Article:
Cal Newport, Deep Work: Rules for Focused Success in a Distracted World
Deep work is the ability to focus without distraction on a cognitively demanding task. It’s a skill that allows you to quickly master complicated information and produce better results in less time. Deep work will make you better at what you do and provide the sense of true fulfillment that comes from craftsmanship. In short, deep work is like a super power in our increasingly competitive twenty-first century economy. And yet, most people have lost the ability to go deep—spending their days instead in a frantic blur of e-mail and social media, not even realizing there’s a better way. Instead of arguing that distraction is bad, Newport instead celebrates the power of its opposite. Dividing this book into two parts, he first makes the case that in almost any profession, cultivating a deep work ethic will produce massive benefits. He then presents a rigorous training regimen, presented as a series of four “rules,” for transforming your mind and habits to support this skill.
Douglas Reimondo Robertson, Making Time, Making Change: Avoiding Overload in College Teaching
Lack of time may be the single most commonly experienced problem among American faculty. The objective of this book is to elevate our awareness of how we use our time and how we might improve that use of time. In Making Time, Making Change, author Douglas Reimondo Robertson leads you on the road to a more rewarding, and less harried, teaching life!
Susan Robison, The Peak Performing Professor: A Practical Guide to Productivity and Happiness
Drawing on research from the fields of neuroscience, faculty development, work productivity, positive psychology, and resilience, The Peak Performing Professor is filled with techniques, strategies, and practical tools for managing the complexities of academic life while maximizing professional potential. This much-needed resource reveals the four skill sets (PACE) that enhance peak performance and shows faculty step-by-step how to power their work and lives with purpose and meaning, align all of their activities with that purpose, connect with mutually helpful colleagues and intimates, and energize themselves to thrive in this interesting and engaging career.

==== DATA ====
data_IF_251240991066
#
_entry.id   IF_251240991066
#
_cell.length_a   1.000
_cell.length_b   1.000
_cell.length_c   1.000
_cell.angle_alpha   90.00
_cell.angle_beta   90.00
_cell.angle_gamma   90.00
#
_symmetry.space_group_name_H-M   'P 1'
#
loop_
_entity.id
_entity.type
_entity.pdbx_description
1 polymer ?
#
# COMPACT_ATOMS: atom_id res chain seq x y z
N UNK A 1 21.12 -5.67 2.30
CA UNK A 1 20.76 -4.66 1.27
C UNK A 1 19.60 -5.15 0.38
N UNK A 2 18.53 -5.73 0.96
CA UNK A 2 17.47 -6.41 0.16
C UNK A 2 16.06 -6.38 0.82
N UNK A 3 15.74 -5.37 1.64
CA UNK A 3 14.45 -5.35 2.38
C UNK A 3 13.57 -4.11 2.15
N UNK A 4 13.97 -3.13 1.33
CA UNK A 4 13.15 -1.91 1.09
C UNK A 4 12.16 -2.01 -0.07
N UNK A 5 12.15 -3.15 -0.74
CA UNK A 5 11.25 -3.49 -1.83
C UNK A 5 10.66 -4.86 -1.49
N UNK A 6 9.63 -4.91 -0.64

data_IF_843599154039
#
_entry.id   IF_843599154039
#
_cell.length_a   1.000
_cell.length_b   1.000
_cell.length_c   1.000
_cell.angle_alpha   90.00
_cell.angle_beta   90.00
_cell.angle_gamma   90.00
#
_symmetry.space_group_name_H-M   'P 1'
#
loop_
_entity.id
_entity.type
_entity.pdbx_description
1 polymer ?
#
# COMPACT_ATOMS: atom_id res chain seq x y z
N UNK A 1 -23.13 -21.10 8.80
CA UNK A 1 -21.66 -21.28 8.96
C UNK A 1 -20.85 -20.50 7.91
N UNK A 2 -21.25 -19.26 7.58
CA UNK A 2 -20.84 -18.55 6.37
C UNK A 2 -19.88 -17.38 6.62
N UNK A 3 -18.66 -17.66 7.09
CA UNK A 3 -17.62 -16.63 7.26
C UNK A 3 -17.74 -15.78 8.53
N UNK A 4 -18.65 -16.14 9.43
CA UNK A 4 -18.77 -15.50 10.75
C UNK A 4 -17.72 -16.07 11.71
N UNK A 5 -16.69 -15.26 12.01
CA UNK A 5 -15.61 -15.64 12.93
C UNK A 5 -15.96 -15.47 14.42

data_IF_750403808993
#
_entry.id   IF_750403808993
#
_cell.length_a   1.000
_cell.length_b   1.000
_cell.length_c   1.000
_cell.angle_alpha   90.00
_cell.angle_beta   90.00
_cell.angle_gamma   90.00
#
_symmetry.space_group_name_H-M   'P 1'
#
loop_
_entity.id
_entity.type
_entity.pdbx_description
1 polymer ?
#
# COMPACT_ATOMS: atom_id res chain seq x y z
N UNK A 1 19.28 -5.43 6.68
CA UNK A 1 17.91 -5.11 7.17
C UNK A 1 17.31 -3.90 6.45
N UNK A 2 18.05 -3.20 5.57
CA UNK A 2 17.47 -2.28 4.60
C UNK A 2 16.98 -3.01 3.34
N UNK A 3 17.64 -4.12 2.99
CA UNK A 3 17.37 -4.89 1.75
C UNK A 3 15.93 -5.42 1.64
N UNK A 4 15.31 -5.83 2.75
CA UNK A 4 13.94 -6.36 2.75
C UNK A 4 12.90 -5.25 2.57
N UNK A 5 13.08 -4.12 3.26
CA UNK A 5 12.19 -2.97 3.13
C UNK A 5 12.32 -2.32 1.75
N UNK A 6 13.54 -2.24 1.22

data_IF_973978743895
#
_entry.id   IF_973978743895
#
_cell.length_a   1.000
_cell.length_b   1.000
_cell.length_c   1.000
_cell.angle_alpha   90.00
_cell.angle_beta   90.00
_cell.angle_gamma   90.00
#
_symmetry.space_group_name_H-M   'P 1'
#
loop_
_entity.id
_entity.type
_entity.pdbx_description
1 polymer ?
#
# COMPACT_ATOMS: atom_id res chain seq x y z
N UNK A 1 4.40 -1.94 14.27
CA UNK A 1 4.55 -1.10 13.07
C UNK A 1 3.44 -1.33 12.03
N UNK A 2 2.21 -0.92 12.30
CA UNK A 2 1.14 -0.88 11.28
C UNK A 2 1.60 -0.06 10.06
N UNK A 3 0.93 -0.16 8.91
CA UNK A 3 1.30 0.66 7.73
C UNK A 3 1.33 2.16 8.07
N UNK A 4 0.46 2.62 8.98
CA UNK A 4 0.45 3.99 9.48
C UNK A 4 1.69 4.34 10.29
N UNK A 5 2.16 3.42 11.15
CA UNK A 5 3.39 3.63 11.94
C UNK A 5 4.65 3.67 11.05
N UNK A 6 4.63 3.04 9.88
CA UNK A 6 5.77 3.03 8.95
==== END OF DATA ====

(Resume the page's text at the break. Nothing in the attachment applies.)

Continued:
Tonette Rocco, Tim Hatcher, and Associates, The Handbook of Scholarly Writing and Publishing
The Handbook of Scholarly Writing and Publishing is a groundbreaking resource that offers emerging and experienced scholars from all disciplines a comprehensive review of the essential elements needed to craft scholarly papers and other writing suitable for submission to academic journals. The authors discuss the components of different types of manuscripts, explain the submission process, and offer readers suggestions for working with editors and coauthors, dealing with rejection, and rewriting and resubmitting their work. They include advice for developing quality writing skills, outline the fundamentals of a good review, and offer guidance for becoming an excellent manuscript reviewer.
Kerry Ann Rockquemore and Tracey Laszloffy, The Black Academic’s Guide to Winning Tenure—Without Losing Your Soul
For an African American scholar, who may be the lone minority in a department, navigating the tenure minefield can be a particularly harrowing process. Kerry Ann Rockquemore and Tracey Laszloffy go beyond standard professional resources to serve up practical advice for black faculty intent on playing and winning the tenure game. Addressing head-on how power and the thorny politics of race converge in the academy, The Black Academic’s Guide is full of invaluable tips and hard-earned wisdom. It is an essential handbook that will help black faculty survive and thrive in academia without losing their voices, or their integrity.
A. Clay Schoenfeld and Robert Magnan, Mentor in a Manual: Climbing the Academic Ladder to Tenure, 3rd ed.
This professional handbook is designed to help pre-tenure faculty successfully navigate their way up the academic ladder. The authors provide practical advice about broader issues like acquiring an academic frame of mind as well as more specific issues like learning how to assimilate yourself into individual department cultures.
Susan Scott, Fierce Conversations